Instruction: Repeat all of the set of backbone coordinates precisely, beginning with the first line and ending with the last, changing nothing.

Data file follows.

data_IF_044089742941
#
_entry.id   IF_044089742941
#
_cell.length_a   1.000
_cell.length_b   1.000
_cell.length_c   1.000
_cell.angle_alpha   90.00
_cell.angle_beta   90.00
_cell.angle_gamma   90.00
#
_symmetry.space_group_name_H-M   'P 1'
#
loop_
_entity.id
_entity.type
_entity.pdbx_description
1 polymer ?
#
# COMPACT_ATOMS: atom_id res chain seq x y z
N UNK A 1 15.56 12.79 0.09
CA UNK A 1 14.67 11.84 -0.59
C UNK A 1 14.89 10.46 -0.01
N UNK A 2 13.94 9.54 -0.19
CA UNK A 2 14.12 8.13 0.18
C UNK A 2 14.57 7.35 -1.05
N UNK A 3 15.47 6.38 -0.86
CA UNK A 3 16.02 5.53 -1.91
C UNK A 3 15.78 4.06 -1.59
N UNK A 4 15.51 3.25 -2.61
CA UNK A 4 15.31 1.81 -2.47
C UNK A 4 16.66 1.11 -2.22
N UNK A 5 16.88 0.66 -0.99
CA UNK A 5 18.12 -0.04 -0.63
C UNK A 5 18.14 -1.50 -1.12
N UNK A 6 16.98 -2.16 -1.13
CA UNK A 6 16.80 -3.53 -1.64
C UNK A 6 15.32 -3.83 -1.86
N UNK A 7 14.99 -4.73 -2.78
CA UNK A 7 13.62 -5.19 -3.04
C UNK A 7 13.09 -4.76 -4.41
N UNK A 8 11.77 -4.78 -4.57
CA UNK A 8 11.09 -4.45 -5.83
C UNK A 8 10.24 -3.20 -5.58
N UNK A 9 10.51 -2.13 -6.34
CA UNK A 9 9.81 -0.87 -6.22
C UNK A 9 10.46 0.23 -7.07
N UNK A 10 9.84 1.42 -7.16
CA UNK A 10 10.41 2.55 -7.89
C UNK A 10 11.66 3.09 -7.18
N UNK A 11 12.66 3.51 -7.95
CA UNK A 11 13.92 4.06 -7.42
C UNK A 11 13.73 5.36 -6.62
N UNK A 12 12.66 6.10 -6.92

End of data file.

data_IF_044089742941
#
_entry.id   IF_044089742941
#
_cell.length_a   1.000
_cell.length_b   1.000
_cell.length_c   1.000
_cell.angle_alpha   90.00
_cell.angle_beta   90.00
_cell.angle_gamma   90.00
#
_symmetry.space_group_name_H-M   'P 1'
#
loop_
_entity.id
_entity.type
_entity.pdbx_description
1 polymer ?
#
# COMPACT_ATOMS: atom_id res chain seq x y z
N UNK A 1 15.56 12.79 0.09
CA UNK A 1 14.67 11.84 -0.59
C UNK A 1 14.89 10.46 -0.01
N UNK A 2 13.94 9.54 -0.19
CA UNK A 2 14.12 8.13 0.18
C UNK A 2 14.57 7.35 -1.05
N UNK A 3 15.47 6.38 -0.86
CA UNK A 3 16.02 5.53 -1.91
C UNK A 3 15.78 4.06 -1.59
N UNK A 4 15.51 3.25 -2.61
CA UNK A 4 15.31 1.81 -2.47
C UNK A 4 16.66 1.11 -2.22
N UNK A 5 16.88 0.66 -0.99
CA UNK A 5 18.12 -0.04 -0.63
C UNK A 5 18.14 -1.50 -1.12
N UNK A 6 16.98 -2.16 -1.13
CA UNK A 6 16.80 -3.53 -1.64
C UNK A 6 15.32 -3.83 -1.86
N UNK A 7 14.99 -4.73 -2.78
CA UNK A 7 13.62 -5.19 -3.04
C UNK A 7 13.09 -4.76 -4.41
N UNK A 8 11.77 -4.78 -4.57
CA UNK A 8 11.09 -4.45 -5.83
C UNK A 8 10.24 -3.20 -5.58
N UNK A 9 10.51 -2.13 -6.34
CA UNK A 9 9.81 -0.87 -6.22
C UNK A 9 10.46 0.23 -7.07
N UNK A 10 9.84 1.42 -7.16
CA UNK A 10 10.41 2.55 -7.89
C UNK A 10 11.66 3.09 -7.18
N UNK A 11 12.66 3.51 -7.95
CA UNK A 11 13.92 4.06 -7.42
C UNK A 11 13.73 5.36 -6.62
N UNK A 12 12.66 6.10 -6.92